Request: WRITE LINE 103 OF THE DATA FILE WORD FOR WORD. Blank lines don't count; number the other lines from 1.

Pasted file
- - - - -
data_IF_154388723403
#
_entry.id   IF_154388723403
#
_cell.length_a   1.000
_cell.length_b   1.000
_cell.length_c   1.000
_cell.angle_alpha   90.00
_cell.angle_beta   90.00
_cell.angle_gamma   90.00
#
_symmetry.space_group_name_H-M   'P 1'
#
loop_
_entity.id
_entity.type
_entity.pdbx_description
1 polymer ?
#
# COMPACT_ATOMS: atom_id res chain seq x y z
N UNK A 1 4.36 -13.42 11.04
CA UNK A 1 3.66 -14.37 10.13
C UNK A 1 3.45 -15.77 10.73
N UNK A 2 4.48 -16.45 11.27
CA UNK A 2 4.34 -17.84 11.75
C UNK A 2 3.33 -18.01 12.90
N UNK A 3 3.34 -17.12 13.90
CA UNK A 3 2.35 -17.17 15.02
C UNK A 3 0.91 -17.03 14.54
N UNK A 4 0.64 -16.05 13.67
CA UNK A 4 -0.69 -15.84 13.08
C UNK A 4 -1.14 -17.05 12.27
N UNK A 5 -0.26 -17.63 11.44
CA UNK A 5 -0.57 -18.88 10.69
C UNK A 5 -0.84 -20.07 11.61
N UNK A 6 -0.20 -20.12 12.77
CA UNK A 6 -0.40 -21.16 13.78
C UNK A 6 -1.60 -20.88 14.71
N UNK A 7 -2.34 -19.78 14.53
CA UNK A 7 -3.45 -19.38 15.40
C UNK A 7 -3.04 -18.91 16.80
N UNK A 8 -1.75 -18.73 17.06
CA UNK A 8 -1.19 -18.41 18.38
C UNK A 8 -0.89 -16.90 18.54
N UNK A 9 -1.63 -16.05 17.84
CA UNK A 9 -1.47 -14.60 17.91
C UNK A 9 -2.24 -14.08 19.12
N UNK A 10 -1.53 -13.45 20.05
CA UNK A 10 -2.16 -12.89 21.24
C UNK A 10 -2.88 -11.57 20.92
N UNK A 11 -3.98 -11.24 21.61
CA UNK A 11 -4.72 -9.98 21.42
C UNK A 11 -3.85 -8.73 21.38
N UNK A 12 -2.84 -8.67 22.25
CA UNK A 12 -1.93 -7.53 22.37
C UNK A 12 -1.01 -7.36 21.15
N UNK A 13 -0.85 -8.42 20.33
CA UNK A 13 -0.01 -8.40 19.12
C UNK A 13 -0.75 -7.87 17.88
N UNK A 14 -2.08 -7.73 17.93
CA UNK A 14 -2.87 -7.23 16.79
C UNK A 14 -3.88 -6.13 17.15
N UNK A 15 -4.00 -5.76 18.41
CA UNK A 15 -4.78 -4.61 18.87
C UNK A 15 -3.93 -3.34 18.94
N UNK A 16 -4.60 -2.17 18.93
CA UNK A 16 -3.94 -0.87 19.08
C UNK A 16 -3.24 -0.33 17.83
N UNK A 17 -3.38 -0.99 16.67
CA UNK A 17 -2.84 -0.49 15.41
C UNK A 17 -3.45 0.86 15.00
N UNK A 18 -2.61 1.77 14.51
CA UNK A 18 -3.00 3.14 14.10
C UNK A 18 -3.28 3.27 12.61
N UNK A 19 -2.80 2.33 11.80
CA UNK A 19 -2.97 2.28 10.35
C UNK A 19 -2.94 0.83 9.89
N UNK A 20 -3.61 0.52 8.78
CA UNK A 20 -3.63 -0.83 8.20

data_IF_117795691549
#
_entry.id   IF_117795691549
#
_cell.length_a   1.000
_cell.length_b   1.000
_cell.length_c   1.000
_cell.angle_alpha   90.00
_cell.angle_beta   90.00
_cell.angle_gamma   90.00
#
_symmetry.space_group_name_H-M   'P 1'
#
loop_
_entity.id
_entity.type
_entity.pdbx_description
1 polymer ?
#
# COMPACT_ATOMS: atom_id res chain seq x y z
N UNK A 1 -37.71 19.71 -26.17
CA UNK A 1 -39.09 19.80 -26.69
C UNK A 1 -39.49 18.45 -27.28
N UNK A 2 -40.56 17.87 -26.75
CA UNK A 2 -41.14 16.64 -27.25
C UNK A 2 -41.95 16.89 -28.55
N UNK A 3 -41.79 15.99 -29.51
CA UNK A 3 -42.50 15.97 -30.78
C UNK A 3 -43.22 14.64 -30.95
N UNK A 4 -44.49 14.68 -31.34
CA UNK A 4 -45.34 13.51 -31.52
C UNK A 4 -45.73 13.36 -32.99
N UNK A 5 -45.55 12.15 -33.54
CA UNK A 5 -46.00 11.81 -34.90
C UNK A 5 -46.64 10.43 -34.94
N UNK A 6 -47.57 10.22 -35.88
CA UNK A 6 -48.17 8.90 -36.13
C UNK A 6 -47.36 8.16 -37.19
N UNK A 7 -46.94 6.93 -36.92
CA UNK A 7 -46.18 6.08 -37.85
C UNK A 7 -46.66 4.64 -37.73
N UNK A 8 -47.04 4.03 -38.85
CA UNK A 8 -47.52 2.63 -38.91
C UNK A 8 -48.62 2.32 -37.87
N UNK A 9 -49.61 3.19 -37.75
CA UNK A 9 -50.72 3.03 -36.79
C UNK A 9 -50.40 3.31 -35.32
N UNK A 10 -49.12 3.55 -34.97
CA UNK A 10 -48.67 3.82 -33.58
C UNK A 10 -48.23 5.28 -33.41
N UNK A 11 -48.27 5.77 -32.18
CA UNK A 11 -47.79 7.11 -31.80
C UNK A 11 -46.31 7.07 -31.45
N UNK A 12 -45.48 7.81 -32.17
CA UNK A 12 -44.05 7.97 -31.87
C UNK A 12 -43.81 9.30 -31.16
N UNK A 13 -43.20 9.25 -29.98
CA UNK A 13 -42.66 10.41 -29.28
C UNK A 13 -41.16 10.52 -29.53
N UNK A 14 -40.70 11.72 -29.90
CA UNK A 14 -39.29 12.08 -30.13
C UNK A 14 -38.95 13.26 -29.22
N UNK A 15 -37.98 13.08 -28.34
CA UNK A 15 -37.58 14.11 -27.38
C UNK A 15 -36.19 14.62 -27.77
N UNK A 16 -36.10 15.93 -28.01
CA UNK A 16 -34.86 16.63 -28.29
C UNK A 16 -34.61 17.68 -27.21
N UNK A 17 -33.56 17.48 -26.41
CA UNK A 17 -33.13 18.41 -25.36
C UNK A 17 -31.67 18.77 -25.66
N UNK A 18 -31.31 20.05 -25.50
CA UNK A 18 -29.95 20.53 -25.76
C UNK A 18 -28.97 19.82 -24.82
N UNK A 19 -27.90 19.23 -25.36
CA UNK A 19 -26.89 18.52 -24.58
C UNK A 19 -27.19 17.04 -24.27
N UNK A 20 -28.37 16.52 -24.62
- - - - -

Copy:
N UNK A 2 -40.56 17.87 -26.75